3. Why can’t we contract with another department? We do contract with the town of Moretown for coverage of a portion of the town “South Duxbury” due to their proximity with that portion of town. An evaluation of what is involved demonstrates that it is not a simple issue.


The following is from the Insurance Services Organization (ISO) website, “ISO is an independent organization that serves insurance companies, fire departments, insurance regulators and others by providing information about risk. ISO’s expert staff collects information about municipal fire-protection efforts in communities throughout the United States. In each of those communities, ISO analyzes the relevant data and assigns a Public Protection Classification—a number from 1 to 10. Class 1 represents exemplary fire protection, and Class 10 indicates that the area’s fire suppression program does not meet ISO’s minimum criteria.”


Insurance companies use the Public Protection Classification (PPC) ratings when providing property owners with insurance coverage. The program offers a uniform set of criteria allowing recognized standards for all companies wishing to offer such coverage.  The following is from the ISO website:


“A community’s PPC depends on:


           fire alarm and communications systems, including telephone systems, telephone lines, staffing and dispatching

           the fire department, including equipment, staffing, training and geographic distribution of fire companies.

           the water supply system, including condition and maintenance of hydrants and a careful evaluation of the amount of available water compared with the amount needed to suppress fires.”


Duxbury’s property falls under two of the classifications, PPC 9 and PPC 10 (per ISO).  The factor which differentiates which class applies is the geographic distance from a fire station/facility. Under PPC 9 the maximum distance is five miles; all others fall under PPC 10. Remember that PPC 10 “indicates that the area’s fire suppression program does not meet ISO’s minimum criteria.” It would be my impression that this is possibly what motivated previous town officials to contract with Moretown for their services in the “South Duxbury” area. Attempting to forge a contract with Moretown for all of Duxbury would place most of the town under a PPC 10 classification. The five-mile range for the Moretown department would end at Stevens Brook Road. Consideration of contracting with Waitsfield would again, with the five-mile range, place all of Duxbury in a PPC 10. This makes no assumption of the impact that extending these services would have on the ratings for the respective towns.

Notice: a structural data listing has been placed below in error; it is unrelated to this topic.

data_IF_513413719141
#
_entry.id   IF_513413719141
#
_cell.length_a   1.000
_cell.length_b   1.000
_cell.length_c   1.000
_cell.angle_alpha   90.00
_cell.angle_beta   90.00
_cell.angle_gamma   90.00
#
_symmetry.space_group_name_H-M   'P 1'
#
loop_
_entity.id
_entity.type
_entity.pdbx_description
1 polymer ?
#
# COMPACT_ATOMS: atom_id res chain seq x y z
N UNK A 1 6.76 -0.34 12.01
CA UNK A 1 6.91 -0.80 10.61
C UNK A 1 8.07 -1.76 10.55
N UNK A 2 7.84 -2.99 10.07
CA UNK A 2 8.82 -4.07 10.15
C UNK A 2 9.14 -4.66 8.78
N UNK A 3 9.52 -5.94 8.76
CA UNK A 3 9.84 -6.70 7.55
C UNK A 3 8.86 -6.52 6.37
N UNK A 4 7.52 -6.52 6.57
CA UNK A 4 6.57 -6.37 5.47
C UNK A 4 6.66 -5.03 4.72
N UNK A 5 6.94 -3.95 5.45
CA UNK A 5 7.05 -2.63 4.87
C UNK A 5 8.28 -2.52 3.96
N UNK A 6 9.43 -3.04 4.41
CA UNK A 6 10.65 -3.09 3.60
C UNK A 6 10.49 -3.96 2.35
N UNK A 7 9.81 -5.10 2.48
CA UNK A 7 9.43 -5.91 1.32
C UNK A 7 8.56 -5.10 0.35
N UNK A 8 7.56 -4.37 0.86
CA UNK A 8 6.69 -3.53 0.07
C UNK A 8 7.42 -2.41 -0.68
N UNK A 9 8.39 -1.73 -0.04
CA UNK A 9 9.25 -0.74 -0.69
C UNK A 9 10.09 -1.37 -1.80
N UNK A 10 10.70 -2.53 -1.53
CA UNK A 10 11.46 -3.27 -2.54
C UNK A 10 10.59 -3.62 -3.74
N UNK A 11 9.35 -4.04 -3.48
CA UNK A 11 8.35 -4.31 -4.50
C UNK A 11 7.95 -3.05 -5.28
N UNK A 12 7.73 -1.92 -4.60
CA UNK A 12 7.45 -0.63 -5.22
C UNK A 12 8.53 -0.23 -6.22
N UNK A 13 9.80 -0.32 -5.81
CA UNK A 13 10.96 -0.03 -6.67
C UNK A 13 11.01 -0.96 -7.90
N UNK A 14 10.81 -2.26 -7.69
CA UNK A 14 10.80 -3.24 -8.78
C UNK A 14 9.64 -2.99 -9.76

In weighing how all of this affects everyone, I have been made aware that not all insurance companies write coverage for property falling under PPC 10; moreover, based on a limited inquiry, there can be an increase of approximately 23 percent between PPC 9 and 10. Again, this information is based on an inquiry with the agent for the town of Duxbury and was confirmed in a conversation I had with a representative of ISO.


I am offering this information as a resident and not as a member of the select board so that a thorough review and discussion may be done of the increase in the fire protection line item.  I am well aware like many others of the impact. I believe we would all agree that it is a service we cannot do without nor is it one we ever anticipate making use of.


Recent discussions involving the separation of Duxbury and Waterbury with regard to redistricting have made mention of the close and integral relationship of both communities in so many areas. This indeed is one of those areas; the increase in the contract cost to the town would amount to an addition of approximately three cents on the tax rate. Residents should evaluate this versus an increase in their homeowner’s coverage along with the criteria used by ISO to accurately measure and help provide for quality fire protection to our communities.


Richard L. Charland lives in Duxbury.


Add comment

All comments are moderated. Please include your full name and email. Email address will not be shown but are necessary for confirmation.

Security code